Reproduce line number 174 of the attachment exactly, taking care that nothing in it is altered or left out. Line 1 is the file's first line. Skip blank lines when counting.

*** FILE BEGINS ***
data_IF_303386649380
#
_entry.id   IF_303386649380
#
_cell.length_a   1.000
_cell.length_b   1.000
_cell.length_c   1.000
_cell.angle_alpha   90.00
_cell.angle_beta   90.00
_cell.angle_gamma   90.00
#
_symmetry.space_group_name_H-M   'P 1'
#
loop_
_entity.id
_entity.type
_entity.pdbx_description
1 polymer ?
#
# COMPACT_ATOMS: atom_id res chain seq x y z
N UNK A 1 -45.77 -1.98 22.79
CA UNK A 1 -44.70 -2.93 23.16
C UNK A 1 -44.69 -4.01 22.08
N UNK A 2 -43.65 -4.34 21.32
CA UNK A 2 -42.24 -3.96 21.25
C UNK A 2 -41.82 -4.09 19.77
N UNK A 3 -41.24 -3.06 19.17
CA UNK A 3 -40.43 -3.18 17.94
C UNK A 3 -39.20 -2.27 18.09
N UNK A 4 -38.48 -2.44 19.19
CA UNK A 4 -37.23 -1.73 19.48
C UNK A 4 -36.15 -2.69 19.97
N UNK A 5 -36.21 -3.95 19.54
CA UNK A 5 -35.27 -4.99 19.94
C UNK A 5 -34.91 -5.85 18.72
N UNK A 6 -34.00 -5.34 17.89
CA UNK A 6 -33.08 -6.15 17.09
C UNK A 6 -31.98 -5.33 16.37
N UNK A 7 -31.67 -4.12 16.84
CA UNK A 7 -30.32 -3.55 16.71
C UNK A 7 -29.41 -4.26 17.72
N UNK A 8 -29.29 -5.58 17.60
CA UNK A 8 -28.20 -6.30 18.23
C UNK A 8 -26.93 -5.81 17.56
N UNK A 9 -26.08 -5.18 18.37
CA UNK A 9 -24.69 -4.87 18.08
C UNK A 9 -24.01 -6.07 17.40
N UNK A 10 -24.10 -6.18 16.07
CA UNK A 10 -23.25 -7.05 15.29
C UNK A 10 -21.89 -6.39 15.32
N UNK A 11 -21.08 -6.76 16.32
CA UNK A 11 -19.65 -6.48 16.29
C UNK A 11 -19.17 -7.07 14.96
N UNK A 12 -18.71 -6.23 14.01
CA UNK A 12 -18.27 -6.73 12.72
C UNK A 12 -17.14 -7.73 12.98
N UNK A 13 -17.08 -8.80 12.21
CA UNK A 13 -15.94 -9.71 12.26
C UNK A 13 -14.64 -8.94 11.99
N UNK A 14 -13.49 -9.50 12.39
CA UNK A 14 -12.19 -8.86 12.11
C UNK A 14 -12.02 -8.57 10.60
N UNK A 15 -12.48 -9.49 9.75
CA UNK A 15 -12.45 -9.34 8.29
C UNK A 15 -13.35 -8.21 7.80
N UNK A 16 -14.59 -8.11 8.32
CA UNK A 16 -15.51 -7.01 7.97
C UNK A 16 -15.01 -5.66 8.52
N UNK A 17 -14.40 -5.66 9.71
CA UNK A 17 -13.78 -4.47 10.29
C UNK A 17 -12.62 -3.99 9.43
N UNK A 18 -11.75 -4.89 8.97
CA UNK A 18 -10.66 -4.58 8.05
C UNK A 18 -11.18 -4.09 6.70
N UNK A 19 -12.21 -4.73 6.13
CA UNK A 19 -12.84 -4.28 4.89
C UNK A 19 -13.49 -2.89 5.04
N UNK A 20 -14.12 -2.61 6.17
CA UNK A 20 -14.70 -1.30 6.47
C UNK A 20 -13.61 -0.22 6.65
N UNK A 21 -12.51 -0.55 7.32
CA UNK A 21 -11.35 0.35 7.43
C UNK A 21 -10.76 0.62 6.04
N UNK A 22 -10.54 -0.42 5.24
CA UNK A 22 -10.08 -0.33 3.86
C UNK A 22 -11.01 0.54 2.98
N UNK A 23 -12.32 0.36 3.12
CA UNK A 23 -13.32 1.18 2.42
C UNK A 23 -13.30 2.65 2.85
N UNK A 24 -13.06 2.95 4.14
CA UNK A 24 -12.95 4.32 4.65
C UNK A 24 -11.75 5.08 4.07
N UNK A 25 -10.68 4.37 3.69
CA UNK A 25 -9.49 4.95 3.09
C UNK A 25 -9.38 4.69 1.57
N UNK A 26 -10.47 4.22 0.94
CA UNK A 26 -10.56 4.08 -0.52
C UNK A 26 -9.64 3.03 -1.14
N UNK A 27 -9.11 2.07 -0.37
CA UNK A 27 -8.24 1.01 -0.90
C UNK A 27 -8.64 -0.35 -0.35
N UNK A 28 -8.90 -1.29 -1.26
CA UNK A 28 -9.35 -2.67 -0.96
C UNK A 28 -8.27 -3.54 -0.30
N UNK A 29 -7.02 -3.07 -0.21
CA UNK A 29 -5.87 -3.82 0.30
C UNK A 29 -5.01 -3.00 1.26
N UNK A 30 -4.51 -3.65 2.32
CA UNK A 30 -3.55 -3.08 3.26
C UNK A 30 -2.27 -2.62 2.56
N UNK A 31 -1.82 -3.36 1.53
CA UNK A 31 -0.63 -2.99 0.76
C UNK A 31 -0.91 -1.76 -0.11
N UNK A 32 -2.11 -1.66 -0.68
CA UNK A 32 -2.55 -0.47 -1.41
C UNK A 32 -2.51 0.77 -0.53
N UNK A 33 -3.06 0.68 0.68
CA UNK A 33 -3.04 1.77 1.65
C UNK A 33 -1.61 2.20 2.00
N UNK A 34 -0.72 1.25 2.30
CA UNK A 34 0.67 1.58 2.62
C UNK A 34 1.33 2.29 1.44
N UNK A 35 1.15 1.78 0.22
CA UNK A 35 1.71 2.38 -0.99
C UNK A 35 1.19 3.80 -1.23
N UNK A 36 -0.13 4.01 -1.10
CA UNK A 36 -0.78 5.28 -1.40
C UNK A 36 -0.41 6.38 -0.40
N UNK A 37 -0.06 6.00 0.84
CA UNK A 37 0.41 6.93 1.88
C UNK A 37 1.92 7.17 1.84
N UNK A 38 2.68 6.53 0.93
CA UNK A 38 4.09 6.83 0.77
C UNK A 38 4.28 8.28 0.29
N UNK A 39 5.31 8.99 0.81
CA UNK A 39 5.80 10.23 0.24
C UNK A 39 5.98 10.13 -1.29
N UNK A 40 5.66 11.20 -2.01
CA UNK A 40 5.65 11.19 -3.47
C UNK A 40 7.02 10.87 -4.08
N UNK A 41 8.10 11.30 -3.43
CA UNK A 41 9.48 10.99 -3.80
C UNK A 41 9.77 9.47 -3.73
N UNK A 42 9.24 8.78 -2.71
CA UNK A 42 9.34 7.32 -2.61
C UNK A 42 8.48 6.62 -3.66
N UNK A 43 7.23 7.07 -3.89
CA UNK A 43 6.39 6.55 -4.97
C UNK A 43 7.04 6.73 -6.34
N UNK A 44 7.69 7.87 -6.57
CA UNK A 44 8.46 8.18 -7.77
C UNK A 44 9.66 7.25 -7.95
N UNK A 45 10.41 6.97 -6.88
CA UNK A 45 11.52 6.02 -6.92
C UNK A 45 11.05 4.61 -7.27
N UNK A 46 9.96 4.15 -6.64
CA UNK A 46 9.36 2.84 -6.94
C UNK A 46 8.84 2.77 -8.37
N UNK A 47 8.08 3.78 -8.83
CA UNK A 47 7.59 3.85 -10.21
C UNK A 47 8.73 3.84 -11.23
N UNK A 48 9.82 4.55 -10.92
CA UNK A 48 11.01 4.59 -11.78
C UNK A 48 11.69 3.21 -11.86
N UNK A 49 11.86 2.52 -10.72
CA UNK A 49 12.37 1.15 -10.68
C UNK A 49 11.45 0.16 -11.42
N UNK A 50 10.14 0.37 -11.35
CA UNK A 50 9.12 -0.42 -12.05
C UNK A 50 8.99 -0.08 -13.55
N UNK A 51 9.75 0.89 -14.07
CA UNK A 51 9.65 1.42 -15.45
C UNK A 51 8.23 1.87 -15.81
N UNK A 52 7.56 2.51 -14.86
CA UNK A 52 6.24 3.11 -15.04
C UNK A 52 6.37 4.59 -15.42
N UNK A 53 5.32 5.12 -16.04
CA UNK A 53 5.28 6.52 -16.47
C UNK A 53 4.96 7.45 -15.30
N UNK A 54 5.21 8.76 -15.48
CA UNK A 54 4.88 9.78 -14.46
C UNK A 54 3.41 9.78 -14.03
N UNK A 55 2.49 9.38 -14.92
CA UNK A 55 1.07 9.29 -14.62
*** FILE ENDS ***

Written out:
N UNK A 52 7.56 2.51 -14.86